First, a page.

Hershael York Interview, Pt. 1: True Repentance & Brokenness

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Hershael York Interview, Pt. 1: True Repentance & Brokenness

york2Dr. Her­shael York is known by many as the preach­ing pro­fes­sor at The South­ern Bap­tist The­o­log­i­cal Sem­i­nary. By some, he’s known as an out­spo­ken critic for moral and Chris­t­ian issues. To a few hun­dred, he’s the pas­tor of Buck Run Bap­tist Church in Frank­fort, Ken­tucky, in the midst of pay­ing off their debt and mov­ing to a new facil­ity. By a priv­i­leged few, he’s a father, grand­fa­ther, husband.

I used to know him as that guy in sem­i­nary that “if you take his preach­ing class, be pre­pared to have your rear end handed to you.” So I never took his class and I regret it.

After I fell from the min­istry, years after my sem­i­nary expe­ri­ence, I was encour­aged by a friend to call him. I heard that Dr. York was some­one who had expe­ri­ence reach­ing out to fallen pas­tors with love and com­pas­sion. Strangely, that did not mesh with the image I had in my head of him.

I was happy to be proven wrong. When I inter­viewed him, he was gra­cious, kind and his wis­dom is pasted through­out my book, “Fallen Pas­tor: Find­ing Restora­tion in a Bro­ken World.” Bet­ter yet, I see him as a spir­i­tual father of sorts now.

“We’re totally com­fort­able when a dope smok­ing, meth lab own­ing guy gets saved and we rejoice in that; but what if a Chris­t­ian falls into that and returns? Our dis­com­fort sort of negates the book of Gala­tians. In Gala­tians, Paul says, ‘What don’t you under­stand? Now if you began in the Spirit you are not per­fected by works!’”

In fact, when my wife and I trav­eled to Frank­fort recently to see and inter­view him (partly for this blog but mostly because I missed see­ing him), the first thing he told me was how proud he was of me. Some­thing I had longed for my own father to say.

Enough of that. I’ve tried to break down the inter­view the best I can. If you go and talk to Dr. York about any­thing, you’ll end up with a repos­i­tory of awe­some mate­r­ial that’s hard to repli­cate on the page. So, I’ve tried to do my best.

Fallen Pas­tors and Repentance

One of the top­ics we dis­cussed was fallen pas­tors and when they repent. A lot of times, the fallen pas­tor will repent imme­di­ately and be restored to Christ, but other times, as in my case, he won’t. Dr. York dis­cussed the issues with a late repent­ing pastor:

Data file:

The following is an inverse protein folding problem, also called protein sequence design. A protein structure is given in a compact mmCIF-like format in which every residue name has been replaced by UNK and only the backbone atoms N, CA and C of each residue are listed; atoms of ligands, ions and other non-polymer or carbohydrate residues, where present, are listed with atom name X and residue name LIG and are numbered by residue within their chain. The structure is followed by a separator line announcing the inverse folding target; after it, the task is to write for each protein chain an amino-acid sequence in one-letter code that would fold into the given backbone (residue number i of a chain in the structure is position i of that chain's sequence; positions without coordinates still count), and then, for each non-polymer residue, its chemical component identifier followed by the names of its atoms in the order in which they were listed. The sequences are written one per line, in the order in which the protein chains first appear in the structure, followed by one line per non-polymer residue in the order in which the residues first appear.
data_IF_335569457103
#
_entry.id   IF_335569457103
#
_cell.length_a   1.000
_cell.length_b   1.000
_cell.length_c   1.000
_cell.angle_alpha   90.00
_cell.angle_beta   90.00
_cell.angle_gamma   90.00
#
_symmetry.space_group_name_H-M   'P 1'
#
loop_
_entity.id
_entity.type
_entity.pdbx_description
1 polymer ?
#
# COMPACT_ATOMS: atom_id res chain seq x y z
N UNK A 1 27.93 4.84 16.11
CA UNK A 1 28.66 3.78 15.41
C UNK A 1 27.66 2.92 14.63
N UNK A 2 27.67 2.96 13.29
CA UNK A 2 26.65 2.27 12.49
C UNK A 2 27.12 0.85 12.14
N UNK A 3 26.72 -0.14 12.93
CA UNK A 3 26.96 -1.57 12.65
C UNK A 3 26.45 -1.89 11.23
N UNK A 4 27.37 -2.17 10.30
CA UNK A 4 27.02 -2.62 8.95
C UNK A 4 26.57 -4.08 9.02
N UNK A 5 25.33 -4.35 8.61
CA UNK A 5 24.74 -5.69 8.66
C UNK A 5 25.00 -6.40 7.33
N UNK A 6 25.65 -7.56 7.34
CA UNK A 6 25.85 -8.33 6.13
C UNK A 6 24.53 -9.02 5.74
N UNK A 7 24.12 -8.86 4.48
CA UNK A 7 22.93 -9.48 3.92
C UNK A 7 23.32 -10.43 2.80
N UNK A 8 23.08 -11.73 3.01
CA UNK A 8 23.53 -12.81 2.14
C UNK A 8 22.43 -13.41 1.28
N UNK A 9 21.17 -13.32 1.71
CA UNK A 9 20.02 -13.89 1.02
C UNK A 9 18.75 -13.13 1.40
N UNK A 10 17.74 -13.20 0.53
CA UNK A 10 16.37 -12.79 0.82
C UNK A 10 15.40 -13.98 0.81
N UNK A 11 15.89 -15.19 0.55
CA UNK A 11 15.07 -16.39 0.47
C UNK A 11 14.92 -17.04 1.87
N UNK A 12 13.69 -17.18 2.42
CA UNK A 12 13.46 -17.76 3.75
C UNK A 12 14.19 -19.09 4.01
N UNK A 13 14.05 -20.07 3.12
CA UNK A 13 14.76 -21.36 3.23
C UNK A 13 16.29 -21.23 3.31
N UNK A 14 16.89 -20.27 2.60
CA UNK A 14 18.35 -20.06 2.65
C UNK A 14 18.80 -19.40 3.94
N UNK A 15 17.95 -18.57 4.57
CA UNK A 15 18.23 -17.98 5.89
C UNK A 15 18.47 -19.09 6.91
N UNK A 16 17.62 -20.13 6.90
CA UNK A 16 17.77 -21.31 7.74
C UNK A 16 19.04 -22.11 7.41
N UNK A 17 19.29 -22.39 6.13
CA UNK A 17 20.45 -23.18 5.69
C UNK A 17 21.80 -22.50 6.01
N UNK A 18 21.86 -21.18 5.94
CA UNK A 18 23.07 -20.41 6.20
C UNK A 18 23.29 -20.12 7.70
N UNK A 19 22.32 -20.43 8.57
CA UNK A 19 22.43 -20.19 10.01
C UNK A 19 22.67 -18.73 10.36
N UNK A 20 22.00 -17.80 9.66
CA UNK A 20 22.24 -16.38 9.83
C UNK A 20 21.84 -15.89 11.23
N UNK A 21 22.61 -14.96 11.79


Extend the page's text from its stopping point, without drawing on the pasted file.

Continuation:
Chris­tians want things to end clean and neat. And they’re uncom­fort­able when they don’t. What peo­ple are uncom­fort­able with is what every­one wants; we want to see rec­on­cil­i­a­tion with his wife which means they get back together and live repentshap­pily ever after. But you know what? That’s not always how it works. At the point peo­ple wake up and become really bro­ken over their sin — at what­ever point that is, then they have to deal with what­ever con­se­quences have occurred up to that point.

“There’s no going back, you can’t roll back time, and so what’s the godly way to deal with this? Have we read our Bible? What about Abra­ham and Hagar? There were con­se­quences. We can lament what Abra­ham did all we want, but we have to deal with it. And I think a lot of Chris­tians miss that at some point and we have to answer the ques­tion, ‘How do I honor God now?’”

That turned him to the mes­sage of the Gospel:

“If we really believe the gospel — the gospel takes you where you are. We say we believe the gospel isn’t about ‘try harder and do bet­ter’ but it’s about rest­ing in God’s grace. And then we act upset when some­one actu­ally does some­thing that demands that.

“We’re totally com­fort­able when a dope smok­ing, meth lab own­ing guy gets saved and we rejoice in that; but what if a Chris­t­ian falls into that and returns? Our dis­com­fort sort of negates the book of Gala­tians. In Gala­tians, Paul says, ‘What don’t you under­stand? Now if you began in the Spirit you are not per­fected by works!’